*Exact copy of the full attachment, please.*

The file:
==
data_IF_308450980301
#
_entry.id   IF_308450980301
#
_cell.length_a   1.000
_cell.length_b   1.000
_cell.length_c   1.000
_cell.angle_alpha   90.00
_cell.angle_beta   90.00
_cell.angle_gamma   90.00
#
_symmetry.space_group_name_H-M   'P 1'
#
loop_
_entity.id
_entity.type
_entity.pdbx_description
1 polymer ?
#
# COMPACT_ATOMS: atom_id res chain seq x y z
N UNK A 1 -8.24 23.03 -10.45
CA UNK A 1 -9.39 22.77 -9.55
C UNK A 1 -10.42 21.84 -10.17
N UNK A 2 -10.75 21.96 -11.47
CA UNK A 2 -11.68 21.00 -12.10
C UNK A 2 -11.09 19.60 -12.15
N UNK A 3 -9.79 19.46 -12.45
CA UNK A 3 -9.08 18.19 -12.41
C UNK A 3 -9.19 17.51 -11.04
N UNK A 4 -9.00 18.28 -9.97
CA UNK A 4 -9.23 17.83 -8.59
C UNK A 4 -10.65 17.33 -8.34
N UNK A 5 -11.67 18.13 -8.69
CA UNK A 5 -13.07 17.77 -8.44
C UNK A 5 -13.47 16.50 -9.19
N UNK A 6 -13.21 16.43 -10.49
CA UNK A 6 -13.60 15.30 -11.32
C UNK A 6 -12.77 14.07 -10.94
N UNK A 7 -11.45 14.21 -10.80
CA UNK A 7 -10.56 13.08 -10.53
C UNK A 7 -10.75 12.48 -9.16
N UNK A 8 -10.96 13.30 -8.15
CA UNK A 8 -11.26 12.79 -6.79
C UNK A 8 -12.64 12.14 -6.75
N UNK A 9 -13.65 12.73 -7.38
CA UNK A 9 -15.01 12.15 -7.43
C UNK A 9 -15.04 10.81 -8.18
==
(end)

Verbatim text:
data_IF_308450980301
#
_entry.id   IF_308450980301
#
_cell.length_a   1.000
_cell.length_b   1.000
_cell.length_c   1.000
_cell.angle_alpha   90.00
_cell.angle_beta   90.00
_cell.angle_gamma   90.00
#
_symmetry.space_group_name_H-M   'P 1'
#
loop_
_entity.id
_entity.type
_entity.pdbx_description
1 polymer ?
#
# COMPACT_ATOMS: atom_id res chain seq x y z
N UNK A 1 -8.24 23.03 -10.45
CA UNK A 1 -9.39 22.77 -9.55
C UNK A 1 -10.42 21.84 -10.17
N UNK A 2 -10.75 21.96 -11.47
CA UNK A 2 -11.68 21.00 -12.10
C UNK A 2 -11.09 19.60 -12.15
N UNK A 3 -9.79 19.46 -12.45
CA UNK A 3 -9.08 18.19 -12.41
C UNK A 3 -9.19 17.51 -11.04
N UNK A 4 -9.00 18.28 -9.97
CA UNK A 4 -9.23 17.83 -8.59
C UNK A 4 -10.65 17.33 -8.34
N UNK A 5 -11.67 18.13 -8.69
CA UNK A 5 -13.07 17.77 -8.44
C UNK A 5 -13.47 16.50 -9.19
N UNK A 6 -13.21 16.43 -10.49
CA UNK A 6 -13.60 15.30 -11.32
C UNK A 6 -12.77 14.07 -10.94
N UNK A 7 -11.45 14.21 -10.80
CA UNK A 7 -10.56 13.08 -10.53
C UNK A 7 -10.75 12.48 -9.16
N UNK A 8 -10.96 13.30 -8.15
CA UNK A 8 -11.26 12.79 -6.79
C UNK A 8 -12.64 12.14 -6.75
N UNK A 9 -13.65 12.73 -7.38
CA UNK A 9 -15.01 12.15 -7.43
C UNK A 9 -15.04 10.81 -8.18